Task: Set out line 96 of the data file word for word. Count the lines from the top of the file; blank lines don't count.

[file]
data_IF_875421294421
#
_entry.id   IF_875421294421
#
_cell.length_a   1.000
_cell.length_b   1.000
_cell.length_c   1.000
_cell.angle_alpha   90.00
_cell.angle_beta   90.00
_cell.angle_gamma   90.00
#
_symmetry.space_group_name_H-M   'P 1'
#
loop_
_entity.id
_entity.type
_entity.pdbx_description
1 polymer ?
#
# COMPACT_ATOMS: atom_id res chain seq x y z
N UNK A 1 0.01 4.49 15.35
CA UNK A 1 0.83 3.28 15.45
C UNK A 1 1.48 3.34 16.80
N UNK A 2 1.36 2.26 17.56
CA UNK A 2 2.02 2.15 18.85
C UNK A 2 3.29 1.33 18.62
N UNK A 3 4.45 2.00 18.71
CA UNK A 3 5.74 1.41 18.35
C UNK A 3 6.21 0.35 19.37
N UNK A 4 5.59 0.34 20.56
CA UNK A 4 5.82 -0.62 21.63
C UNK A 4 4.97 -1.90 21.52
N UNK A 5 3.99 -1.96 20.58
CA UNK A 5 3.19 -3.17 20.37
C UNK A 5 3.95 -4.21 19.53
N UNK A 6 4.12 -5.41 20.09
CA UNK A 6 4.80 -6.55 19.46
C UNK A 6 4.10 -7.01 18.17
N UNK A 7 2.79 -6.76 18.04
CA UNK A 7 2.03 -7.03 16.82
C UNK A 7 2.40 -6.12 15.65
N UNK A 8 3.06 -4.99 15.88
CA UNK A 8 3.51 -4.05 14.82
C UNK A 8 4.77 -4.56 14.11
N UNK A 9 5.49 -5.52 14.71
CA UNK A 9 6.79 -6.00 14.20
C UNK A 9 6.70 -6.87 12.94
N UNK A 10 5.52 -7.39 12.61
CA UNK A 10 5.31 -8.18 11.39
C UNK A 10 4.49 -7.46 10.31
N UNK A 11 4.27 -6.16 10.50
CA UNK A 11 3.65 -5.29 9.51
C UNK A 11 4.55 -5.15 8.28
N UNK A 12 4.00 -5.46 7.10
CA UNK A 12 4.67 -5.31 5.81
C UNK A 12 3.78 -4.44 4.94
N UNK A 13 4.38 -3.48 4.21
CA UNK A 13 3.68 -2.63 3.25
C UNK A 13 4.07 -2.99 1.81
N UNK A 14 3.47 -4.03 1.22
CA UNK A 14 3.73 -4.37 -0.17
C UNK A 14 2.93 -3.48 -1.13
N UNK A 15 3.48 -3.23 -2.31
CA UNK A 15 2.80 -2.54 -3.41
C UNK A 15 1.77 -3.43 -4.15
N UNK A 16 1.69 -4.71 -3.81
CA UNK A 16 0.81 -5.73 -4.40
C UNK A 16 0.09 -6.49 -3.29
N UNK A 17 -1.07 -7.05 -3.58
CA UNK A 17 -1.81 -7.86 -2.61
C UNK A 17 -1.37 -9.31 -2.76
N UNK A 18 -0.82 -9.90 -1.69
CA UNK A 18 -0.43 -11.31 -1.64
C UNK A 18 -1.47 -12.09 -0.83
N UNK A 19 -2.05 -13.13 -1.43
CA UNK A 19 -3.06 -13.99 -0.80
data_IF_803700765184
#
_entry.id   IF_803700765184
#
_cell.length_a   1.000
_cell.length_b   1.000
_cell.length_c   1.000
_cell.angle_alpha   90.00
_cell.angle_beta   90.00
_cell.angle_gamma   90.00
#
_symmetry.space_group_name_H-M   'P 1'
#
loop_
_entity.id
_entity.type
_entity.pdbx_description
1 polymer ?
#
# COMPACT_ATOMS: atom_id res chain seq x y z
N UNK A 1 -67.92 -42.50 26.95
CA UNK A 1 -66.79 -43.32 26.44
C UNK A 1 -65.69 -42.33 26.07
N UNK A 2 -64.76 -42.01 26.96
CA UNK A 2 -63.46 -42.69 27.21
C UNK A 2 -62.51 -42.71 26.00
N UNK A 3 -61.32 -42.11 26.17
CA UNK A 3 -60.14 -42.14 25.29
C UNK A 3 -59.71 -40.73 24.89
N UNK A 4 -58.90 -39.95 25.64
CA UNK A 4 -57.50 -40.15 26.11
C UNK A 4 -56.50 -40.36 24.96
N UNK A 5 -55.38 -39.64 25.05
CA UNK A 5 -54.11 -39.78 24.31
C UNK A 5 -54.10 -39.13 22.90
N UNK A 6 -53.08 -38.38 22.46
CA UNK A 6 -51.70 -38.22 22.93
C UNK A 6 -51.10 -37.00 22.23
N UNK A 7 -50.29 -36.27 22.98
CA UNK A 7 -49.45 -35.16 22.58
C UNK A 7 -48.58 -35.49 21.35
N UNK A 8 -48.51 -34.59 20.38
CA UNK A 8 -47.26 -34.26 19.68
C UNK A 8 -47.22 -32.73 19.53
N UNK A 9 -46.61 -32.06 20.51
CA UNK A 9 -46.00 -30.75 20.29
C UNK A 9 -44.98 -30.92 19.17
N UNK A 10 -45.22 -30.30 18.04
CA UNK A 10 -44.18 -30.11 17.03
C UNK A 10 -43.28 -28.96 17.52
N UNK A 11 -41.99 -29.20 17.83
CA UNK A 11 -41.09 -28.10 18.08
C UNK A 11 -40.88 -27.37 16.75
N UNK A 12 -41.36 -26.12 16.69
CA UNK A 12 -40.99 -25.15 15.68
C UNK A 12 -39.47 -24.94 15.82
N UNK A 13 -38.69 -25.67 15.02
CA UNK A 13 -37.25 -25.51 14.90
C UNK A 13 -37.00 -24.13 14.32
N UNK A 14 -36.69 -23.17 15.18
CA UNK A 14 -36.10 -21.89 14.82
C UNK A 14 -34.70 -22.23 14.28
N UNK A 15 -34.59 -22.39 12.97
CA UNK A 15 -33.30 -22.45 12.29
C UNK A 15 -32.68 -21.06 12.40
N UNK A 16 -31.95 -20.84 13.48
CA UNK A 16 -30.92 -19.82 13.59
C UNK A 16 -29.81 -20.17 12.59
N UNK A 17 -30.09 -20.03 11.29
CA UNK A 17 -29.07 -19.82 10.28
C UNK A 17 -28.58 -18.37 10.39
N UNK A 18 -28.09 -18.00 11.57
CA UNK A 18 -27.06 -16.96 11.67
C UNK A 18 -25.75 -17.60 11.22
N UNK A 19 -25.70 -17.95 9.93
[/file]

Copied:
# COMPACT_ATOMS: atom_id res chain seq x y z